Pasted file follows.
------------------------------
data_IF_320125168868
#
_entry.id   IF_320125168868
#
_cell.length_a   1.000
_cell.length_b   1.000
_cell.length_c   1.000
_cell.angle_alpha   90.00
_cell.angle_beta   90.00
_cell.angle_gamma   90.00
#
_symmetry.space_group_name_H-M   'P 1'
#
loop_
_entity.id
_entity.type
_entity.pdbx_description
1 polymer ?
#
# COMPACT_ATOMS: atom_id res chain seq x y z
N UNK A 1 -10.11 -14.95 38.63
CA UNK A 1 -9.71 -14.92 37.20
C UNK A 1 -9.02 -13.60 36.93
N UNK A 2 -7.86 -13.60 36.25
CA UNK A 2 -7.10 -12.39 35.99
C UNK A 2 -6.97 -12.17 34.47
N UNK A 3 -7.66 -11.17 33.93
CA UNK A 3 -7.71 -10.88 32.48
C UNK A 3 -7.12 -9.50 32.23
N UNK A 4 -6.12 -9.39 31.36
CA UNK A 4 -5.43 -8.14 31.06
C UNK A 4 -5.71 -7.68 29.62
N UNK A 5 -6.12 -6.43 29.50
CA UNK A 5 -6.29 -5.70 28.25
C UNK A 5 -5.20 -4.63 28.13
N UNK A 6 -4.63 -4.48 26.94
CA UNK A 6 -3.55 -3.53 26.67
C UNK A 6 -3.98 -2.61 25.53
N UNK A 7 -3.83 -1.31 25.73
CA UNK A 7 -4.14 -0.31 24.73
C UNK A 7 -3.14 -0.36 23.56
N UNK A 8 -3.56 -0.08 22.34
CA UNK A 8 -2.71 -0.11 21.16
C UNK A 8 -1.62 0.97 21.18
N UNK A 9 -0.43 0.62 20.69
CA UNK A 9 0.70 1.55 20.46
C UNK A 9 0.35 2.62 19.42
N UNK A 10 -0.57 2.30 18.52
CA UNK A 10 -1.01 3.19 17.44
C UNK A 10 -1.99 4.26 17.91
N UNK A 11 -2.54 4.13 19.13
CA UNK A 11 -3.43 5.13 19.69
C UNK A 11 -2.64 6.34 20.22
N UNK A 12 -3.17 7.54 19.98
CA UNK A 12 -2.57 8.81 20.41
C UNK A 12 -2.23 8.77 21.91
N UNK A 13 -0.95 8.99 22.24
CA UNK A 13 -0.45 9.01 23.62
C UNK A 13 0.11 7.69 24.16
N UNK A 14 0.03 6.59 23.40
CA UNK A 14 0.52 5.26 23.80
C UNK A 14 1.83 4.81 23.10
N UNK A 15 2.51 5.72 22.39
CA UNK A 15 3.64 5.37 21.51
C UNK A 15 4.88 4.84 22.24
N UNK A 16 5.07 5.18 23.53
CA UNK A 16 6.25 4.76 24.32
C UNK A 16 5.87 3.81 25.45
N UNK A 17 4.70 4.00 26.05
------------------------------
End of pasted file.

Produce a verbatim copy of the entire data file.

data_IF_320125168868
#
_entry.id   IF_320125168868
#
_cell.length_a   1.000
_cell.length_b   1.000
_cell.length_c   1.000
_cell.angle_alpha   90.00
_cell.angle_beta   90.00
_cell.angle_gamma   90.00
#
_symmetry.space_group_name_H-M   'P 1'
#
loop_
_entity.id
_entity.type
_entity.pdbx_description
1 polymer ?
#
# COMPACT_ATOMS: atom_id res chain seq x y z
N UNK A 1 -10.11 -14.95 38.63
CA UNK A 1 -9.71 -14.92 37.20
C UNK A 1 -9.02 -13.60 36.93
N UNK A 2 -7.86 -13.60 36.25
CA UNK A 2 -7.10 -12.39 35.99
C UNK A 2 -6.97 -12.17 34.47
N UNK A 3 -7.66 -11.17 33.93
CA UNK A 3 -7.71 -10.88 32.48
C UNK A 3 -7.12 -9.50 32.23
N UNK A 4 -6.12 -9.39 31.36
CA UNK A 4 -5.43 -8.14 31.06
C UNK A 4 -5.71 -7.68 29.62
N UNK A 5 -6.12 -6.43 29.50
CA UNK A 5 -6.29 -5.70 28.25
C UNK A 5 -5.20 -4.63 28.13
N UNK A 6 -4.63 -4.48 26.94
CA UNK A 6 -3.55 -3.53 26.67
C UNK A 6 -3.98 -2.61 25.53
N UNK A 7 -3.83 -1.31 25.73
CA UNK A 7 -4.14 -0.31 24.73
C UNK A 7 -3.14 -0.36 23.56
N UNK A 8 -3.56 -0.08 22.34
CA UNK A 8 -2.71 -0.11 21.16
C UNK A 8 -1.62 0.97 21.18
N UNK A 9 -0.43 0.62 20.69
CA UNK A 9 0.70 1.55 20.46
C UNK A 9 0.35 2.62 19.42
N UNK A 10 -0.57 2.30 18.52
CA UNK A 10 -1.01 3.19 17.44
C UNK A 10 -1.99 4.26 17.91
N UNK A 11 -2.54 4.13 19.13
CA UNK A 11 -3.43 5.13 19.69
C UNK A 11 -2.64 6.34 20.22
N UNK A 12 -3.17 7.54 19.98
CA UNK A 12 -2.57 8.81 20.41
C UNK A 12 -2.23 8.77 21.91
N UNK A 13 -0.95 8.99 22.24
CA UNK A 13 -0.45 9.01 23.62
C UNK A 13 0.11 7.69 24.16
N UNK A 14 0.03 6.59 23.40
CA UNK A 14 0.52 5.26 23.80
C UNK A 14 1.83 4.81 23.10
N UNK A 15 2.51 5.72 22.39
CA UNK A 15 3.64 5.37 21.51
C UNK A 15 4.88 4.84 22.24
N UNK A 16 5.07 5.18 23.53
CA UNK A 16 6.25 4.76 24.32
C UNK A 16 5.87 3.81 25.45
N UNK A 17 4.70 4.00 26.05